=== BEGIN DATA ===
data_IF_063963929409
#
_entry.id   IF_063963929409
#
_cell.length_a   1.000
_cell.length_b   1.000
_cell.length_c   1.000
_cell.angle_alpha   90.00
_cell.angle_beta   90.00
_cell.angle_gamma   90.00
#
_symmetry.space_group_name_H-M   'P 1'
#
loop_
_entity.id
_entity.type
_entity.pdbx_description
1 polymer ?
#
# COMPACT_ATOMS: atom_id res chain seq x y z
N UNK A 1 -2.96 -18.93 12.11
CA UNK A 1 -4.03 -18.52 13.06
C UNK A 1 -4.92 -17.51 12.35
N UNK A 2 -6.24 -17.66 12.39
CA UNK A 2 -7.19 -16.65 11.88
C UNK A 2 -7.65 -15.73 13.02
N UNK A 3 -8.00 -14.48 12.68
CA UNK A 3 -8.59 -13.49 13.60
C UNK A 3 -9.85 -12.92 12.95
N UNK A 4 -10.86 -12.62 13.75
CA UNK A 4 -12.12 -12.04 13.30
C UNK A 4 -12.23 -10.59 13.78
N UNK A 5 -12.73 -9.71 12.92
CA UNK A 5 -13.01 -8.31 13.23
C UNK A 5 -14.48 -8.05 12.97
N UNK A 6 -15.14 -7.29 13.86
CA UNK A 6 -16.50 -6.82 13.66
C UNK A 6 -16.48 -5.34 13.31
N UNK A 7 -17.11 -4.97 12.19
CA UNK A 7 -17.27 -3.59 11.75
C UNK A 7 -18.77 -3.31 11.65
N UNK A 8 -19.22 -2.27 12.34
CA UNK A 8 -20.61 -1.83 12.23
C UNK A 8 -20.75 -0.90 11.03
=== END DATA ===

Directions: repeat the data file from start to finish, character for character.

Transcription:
data_IF_063963929409
#
_entry.id   IF_063963929409
#
_cell.length_a   1.000
_cell.length_b   1.000
_cell.length_c   1.000
_cell.angle_alpha   90.00
_cell.angle_beta   90.00
_cell.angle_gamma   90.00
#
_symmetry.space_group_name_H-M   'P 1'
#
loop_
_entity.id
_entity.type
_entity.pdbx_description
1 polymer ?
#
# COMPACT_ATOMS: atom_id res chain seq x y z
N UNK A 1 -2.96 -18.93 12.11
CA UNK A 1 -4.03 -18.52 13.06
C UNK A 1 -4.92 -17.51 12.35
N UNK A 2 -6.24 -17.66 12.39
CA UNK A 2 -7.19 -16.65 11.88
C UNK A 2 -7.65 -15.73 13.02
N UNK A 3 -8.00 -14.48 12.68
CA UNK A 3 -8.59 -13.49 13.60
C UNK A 3 -9.85 -12.92 12.95
N UNK A 4 -10.86 -12.62 13.75
CA UNK A 4 -12.12 -12.04 13.30
C UNK A 4 -12.23 -10.59 13.78
N UNK A 5 -12.73 -9.71 12.92
CA UNK A 5 -13.01 -8.31 13.23
C UNK A 5 -14.48 -8.05 12.97
N UNK A 6 -15.14 -7.29 13.86
CA UNK A 6 -16.50 -6.82 13.66
C UNK A 6 -16.48 -5.34 13.31
N UNK A 7 -17.11 -4.97 12.19
CA UNK A 7 -17.27 -3.59 11.75
C UNK A 7 -18.77 -3.31 11.65
N UNK A 8 -19.22 -2.27 12.34
CA UNK A 8 -20.61 -1.83 12.23
C UNK A 8 -20.75 -0.90 11.03